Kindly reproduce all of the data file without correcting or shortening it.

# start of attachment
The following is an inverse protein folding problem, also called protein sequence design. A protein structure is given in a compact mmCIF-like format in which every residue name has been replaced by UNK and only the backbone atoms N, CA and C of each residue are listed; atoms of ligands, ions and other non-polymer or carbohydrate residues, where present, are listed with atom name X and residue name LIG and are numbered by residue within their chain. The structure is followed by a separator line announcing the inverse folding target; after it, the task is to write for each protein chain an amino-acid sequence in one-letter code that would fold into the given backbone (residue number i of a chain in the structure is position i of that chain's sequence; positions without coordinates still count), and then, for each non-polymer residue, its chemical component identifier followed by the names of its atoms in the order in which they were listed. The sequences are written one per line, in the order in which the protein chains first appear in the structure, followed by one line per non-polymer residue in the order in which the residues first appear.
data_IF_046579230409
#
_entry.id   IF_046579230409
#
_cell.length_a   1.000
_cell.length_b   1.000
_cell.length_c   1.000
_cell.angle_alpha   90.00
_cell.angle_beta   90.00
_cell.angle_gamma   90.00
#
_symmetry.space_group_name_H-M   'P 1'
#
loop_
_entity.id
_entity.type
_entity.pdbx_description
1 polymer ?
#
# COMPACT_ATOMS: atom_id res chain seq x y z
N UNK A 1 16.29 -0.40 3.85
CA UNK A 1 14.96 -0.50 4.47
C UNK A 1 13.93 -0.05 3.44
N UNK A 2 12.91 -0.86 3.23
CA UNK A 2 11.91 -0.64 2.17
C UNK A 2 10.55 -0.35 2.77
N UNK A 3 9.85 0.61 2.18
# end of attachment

The following is an inverse protein folding problem, also called protein sequence design. A protein structure is given in a compact mmCIF-like format in which every residue name has been replaced by UNK and only the backbone atoms N, CA and C of each residue are listed; atoms of ligands, ions and other non-polymer or carbohydrate residues, where present, are listed with atom name X and residue name LIG and are numbered by residue within their chain. The structure is followed by a separator line announcing the inverse folding target; after it, the task is to write for each protein chain an amino-acid sequence in one-letter code that would fold into the given backbone (residue number i of a chain in the structure is position i of that chain's sequence; positions without coordinates still count), and then, for each non-polymer residue, its chemical component identifier followed by the names of its atoms in the order in which they were listed. The sequences are written one per line, in the order in which the protein chains first appear in the structure, followed by one line per non-polymer residue in the order in which the residues first appear.
data_IF_046579230409
#
_entry.id   IF_046579230409
#
_cell.length_a   1.000
_cell.length_b   1.000
_cell.length_c   1.000
_cell.angle_alpha   90.00
_cell.angle_beta   90.00
_cell.angle_gamma   90.00
#
_symmetry.space_group_name_H-M   'P 1'
#
loop_
_entity.id
_entity.type
_entity.pdbx_description
1 polymer ?
#
# COMPACT_ATOMS: atom_id res chain seq x y z
N UNK A 1 16.29 -0.40 3.85
CA UNK A 1 14.96 -0.50 4.47
C UNK A 1 13.93 -0.05 3.44
N UNK A 2 12.91 -0.86 3.23
CA UNK A 2 11.91 -0.64 2.17
C UNK A 2 10.55 -0.35 2.77
N UNK A 3 9.85 0.61 2.18